Jurats like Henry Reade, David Gorham and Austen Grenland were prominent among those taking on poor law apprentices, perhaps to try to set an example.  Poor law apprentices were often not very attractive specimens: underdeveloped, skinny and lousy , they would not be the first choice of prospective employee.

The corporation generally did its duty by the poor. It paid for funerals, provided fuel, and gave cotton and kersey to poor women to make clothes.  They were pragmatic: when John Glover died owing the corporation seven pounds in rent, they waived the debt so that his son and heir could afford to maintain his sister and not make her a charge on the parish.

In 1611, to supplement the poor rate, they passed a decree that all victuallers should pay for the maintenance of a poor child or pay an extra fourpence a barrel tax on beer. This proved unworkable, but is indicative of some imaginative thinking about social policy.  Excessive drinking was regarded as a particular problem, and this would have been a way of discouraging it, since the tax would have been passed on to the customer, while at the same time reducing the town’s financial liability to the poor.

Poverty could strike a family suddenly if the breadwinner was taken ill, injured or died. In the first two instances, a return to prosperity was possible, and might be achieved through the help of family and friends and without resort to parish relief, but the death of a working husband could leave a woman and her children destitute, as she was unlikely to have any means of supporting the family.  It has been estimated that whereas vagrants were predominantly male, women householders outnumbered men two to one as recipients of relief.

Some Hythe women did manage to fend for themselves, though. Women like  Alice Robyns, widowed in 1599, who set up a haberdashery and then acquired the land on which her late husband’s mill stood, thus ensuring her daughters’ future security ;  or  Phillice Oldfield and Elizabeth Hall, both widows, who were licensed as midwives in 1617; or two more widows, Thomasine Lee and Thomasine Sladden who succeeded them in 1629; the widow of William Kitchen who kept his mill working after his death in 1659; the woman who provided the rushes for the floor of the town hall (perhaps she also gathered them: a cold and miserable job); John Lacy’s mother who when she was widowed carried on selling brooms to support her small son; and Catherine Littlewood who ran her husband Philip’s stables after his death and maintained her four small children.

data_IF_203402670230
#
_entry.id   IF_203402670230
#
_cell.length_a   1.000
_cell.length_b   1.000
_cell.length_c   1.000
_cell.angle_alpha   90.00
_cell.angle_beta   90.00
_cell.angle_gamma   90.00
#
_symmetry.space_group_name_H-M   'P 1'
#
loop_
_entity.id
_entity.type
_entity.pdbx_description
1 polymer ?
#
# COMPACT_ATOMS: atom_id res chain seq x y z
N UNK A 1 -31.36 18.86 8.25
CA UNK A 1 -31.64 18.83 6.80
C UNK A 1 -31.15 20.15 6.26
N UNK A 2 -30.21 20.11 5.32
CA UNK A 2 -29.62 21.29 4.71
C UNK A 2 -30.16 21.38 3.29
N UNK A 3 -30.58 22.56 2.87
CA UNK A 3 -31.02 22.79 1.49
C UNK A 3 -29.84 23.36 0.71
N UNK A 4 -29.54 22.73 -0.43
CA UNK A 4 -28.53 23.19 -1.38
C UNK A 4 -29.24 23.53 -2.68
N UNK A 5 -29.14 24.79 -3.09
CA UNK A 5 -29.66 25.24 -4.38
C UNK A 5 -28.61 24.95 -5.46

To be poor was not always to be totally destitute. There was in all towns a substantial body of wage-labourers whose income was precarious and barely sustained life. For them, employment was uncertain, usually short-term and badly paid. In mid-century, a labourer in the building trade might get tenpence or a shilling a day, subsistence wages or slightly below. By way of comparison, a building craftsman made about one shilling and fourpence a day, 33% to 60% more.

Then there were the servants, slightly more secure in their jobs, but still poorly-paid, and subject to the good-nature of their master. One Hythe servant, John Bean, giving evidence in 1601, testified that in sixteen months’ service, his master had beaten him only once. He was giving evidence as to the man’s good character.  By law, all those between fifteen and forty five who were unmarried and without estates of their own were required to be in service. Such people could be forced into service, sent to gaol or punished as vagabonds. The law was enforced only sporadically, and there is no evidence that it was in Hythe, although the authorities in other Kent towns such as Ashford were more rigorous.

Woman servant, seventeenth century